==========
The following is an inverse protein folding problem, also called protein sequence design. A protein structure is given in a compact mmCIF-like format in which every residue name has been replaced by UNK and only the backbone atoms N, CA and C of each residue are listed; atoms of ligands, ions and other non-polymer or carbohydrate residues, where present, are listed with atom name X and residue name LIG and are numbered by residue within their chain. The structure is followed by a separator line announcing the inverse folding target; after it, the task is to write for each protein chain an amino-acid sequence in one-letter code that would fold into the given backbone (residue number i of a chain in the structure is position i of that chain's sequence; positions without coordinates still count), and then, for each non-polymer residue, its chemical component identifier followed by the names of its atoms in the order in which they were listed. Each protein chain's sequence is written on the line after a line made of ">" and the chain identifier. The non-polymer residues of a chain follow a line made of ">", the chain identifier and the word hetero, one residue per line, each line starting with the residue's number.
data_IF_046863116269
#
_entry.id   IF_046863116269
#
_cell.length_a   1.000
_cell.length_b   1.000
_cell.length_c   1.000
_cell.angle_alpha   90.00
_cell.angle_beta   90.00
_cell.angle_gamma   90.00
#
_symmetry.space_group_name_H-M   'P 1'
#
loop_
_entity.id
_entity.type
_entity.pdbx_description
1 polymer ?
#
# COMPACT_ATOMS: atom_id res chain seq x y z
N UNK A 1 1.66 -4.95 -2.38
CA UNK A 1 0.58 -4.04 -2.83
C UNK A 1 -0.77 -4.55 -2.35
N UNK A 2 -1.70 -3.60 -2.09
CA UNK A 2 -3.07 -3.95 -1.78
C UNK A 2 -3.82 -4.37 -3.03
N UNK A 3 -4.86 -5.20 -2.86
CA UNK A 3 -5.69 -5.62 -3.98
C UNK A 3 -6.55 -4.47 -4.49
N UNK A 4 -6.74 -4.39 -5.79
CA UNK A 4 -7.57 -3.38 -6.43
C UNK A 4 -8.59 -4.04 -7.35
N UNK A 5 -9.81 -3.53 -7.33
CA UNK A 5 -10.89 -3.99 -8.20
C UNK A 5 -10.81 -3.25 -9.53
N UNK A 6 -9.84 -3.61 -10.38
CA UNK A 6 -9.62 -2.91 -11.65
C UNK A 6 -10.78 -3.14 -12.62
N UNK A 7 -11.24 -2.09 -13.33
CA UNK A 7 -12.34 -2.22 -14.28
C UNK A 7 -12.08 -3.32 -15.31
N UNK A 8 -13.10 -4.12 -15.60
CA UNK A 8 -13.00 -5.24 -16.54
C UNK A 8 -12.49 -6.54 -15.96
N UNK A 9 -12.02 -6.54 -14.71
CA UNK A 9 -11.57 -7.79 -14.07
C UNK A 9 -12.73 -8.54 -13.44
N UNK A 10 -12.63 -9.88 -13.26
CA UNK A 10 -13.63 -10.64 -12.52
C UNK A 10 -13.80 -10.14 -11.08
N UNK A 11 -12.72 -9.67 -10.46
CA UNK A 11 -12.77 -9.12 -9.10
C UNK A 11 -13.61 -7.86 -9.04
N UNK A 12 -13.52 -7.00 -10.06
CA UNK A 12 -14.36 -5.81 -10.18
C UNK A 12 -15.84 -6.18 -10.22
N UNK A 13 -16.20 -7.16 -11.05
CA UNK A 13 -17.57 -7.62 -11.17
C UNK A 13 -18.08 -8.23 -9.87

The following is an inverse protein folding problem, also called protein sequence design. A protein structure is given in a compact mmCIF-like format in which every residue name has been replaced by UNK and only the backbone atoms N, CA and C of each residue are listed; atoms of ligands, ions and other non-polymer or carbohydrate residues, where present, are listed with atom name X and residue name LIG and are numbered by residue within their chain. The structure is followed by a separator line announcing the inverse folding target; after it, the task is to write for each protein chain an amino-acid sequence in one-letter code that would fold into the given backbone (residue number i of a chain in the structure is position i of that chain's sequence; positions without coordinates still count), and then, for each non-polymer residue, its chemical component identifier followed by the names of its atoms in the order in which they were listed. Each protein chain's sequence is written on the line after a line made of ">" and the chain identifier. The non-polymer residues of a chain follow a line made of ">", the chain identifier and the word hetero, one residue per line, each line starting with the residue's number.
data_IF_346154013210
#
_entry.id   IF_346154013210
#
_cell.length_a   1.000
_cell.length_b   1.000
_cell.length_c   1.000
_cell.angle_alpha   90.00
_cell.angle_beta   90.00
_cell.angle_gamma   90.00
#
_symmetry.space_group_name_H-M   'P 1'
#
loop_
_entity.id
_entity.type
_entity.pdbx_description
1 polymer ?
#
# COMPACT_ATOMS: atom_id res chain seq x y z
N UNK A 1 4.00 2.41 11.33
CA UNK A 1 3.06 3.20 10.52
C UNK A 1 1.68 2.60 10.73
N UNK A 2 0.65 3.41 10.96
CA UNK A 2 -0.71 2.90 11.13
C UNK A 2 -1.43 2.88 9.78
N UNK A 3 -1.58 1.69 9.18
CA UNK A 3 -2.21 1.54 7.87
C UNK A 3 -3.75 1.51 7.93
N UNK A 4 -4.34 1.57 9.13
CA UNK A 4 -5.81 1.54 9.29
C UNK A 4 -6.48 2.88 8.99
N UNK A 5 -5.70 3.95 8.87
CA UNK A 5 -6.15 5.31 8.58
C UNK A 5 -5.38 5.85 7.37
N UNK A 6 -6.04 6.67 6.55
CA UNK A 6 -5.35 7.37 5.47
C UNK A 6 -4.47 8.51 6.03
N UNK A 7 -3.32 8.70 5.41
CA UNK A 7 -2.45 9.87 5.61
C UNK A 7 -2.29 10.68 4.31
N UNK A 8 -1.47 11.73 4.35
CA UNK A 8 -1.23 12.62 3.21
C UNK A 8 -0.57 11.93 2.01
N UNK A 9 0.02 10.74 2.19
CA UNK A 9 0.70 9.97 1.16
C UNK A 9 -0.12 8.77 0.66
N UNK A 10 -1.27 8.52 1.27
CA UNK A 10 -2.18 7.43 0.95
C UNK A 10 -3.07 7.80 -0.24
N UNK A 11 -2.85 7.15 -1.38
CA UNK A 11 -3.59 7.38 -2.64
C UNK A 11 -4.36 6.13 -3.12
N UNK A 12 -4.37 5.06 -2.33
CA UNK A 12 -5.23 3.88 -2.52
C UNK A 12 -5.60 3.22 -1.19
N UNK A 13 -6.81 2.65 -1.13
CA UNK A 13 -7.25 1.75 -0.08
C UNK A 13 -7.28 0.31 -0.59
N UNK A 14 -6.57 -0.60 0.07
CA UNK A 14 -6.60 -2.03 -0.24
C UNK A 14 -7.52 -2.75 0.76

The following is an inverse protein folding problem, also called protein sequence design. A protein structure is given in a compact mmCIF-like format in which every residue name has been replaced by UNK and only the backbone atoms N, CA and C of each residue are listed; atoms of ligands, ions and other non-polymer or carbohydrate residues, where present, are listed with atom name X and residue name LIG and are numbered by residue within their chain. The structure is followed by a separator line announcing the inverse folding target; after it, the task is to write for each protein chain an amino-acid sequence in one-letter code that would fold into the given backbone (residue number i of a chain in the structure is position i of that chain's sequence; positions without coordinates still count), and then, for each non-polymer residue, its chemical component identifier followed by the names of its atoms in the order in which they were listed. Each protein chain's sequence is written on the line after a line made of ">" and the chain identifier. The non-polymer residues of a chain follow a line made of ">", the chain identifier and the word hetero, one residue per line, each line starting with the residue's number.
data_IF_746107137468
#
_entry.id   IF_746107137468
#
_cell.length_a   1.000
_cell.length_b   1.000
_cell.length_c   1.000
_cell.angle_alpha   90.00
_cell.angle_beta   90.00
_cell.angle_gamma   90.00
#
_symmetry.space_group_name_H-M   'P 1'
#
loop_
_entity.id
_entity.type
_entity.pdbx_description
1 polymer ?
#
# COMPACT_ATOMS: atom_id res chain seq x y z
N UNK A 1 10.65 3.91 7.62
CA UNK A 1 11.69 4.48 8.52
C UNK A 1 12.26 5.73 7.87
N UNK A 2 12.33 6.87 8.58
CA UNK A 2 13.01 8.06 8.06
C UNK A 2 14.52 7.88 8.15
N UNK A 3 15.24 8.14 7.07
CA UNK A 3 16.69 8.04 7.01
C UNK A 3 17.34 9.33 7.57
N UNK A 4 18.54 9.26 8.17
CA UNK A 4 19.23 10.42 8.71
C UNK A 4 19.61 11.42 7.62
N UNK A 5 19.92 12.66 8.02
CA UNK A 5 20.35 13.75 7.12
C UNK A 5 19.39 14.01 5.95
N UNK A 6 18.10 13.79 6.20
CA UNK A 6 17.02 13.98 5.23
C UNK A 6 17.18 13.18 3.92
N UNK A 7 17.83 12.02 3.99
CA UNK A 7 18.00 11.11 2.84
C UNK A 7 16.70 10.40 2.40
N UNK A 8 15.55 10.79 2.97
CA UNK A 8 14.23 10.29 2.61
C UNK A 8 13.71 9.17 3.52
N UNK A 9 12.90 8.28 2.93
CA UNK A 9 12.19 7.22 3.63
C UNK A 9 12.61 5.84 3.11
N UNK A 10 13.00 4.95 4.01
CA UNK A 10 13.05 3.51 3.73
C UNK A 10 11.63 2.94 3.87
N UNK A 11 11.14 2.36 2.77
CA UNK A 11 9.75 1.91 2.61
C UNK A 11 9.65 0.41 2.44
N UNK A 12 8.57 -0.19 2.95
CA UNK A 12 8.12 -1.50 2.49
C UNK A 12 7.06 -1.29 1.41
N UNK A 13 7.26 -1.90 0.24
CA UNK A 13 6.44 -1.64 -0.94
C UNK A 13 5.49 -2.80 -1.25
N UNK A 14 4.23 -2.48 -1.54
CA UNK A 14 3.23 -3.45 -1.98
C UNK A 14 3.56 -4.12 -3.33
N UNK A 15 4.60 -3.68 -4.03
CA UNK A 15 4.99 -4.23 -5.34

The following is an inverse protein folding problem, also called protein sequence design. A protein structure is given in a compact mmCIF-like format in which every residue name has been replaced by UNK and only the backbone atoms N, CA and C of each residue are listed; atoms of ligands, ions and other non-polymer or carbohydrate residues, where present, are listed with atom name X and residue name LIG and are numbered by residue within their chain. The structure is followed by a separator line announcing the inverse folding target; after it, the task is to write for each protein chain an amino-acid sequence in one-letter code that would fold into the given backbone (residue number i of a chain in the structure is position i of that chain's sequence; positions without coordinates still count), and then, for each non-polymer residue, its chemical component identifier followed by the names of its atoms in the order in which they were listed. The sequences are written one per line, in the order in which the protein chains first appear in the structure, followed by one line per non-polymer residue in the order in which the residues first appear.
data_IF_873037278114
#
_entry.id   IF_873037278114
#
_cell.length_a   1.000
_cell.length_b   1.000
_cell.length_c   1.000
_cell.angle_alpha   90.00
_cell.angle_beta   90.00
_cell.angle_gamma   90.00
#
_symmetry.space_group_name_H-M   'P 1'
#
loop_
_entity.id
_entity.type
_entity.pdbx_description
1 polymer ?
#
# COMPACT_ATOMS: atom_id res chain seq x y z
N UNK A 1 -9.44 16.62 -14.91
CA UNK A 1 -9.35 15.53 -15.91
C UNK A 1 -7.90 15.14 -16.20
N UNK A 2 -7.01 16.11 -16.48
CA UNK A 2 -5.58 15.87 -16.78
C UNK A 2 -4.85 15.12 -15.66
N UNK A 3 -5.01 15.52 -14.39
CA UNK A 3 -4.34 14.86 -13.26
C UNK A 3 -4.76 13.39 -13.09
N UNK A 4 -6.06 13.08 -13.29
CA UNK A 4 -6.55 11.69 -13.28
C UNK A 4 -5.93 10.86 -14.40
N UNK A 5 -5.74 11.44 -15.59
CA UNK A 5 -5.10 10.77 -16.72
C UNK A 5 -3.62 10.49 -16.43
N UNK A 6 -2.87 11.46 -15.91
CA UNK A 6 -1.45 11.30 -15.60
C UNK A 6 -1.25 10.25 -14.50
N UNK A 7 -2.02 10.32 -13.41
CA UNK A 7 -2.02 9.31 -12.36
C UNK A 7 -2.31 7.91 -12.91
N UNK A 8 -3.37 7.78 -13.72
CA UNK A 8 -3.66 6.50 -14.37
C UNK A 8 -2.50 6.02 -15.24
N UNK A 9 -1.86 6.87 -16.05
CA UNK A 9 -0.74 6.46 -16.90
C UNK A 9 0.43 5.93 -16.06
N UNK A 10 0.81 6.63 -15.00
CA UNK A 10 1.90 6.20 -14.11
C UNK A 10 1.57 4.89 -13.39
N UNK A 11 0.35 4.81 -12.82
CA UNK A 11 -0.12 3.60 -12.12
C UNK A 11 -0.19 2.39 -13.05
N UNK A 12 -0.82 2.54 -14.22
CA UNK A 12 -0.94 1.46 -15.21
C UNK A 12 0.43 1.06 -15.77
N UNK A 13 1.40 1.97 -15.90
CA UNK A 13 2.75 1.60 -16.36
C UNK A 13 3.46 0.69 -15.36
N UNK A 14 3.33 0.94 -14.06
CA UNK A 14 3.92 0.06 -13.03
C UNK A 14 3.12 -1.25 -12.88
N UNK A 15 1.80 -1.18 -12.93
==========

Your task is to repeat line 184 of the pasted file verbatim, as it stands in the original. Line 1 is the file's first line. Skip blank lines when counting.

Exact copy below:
N UNK A 14 4.23 -2.48 -1.54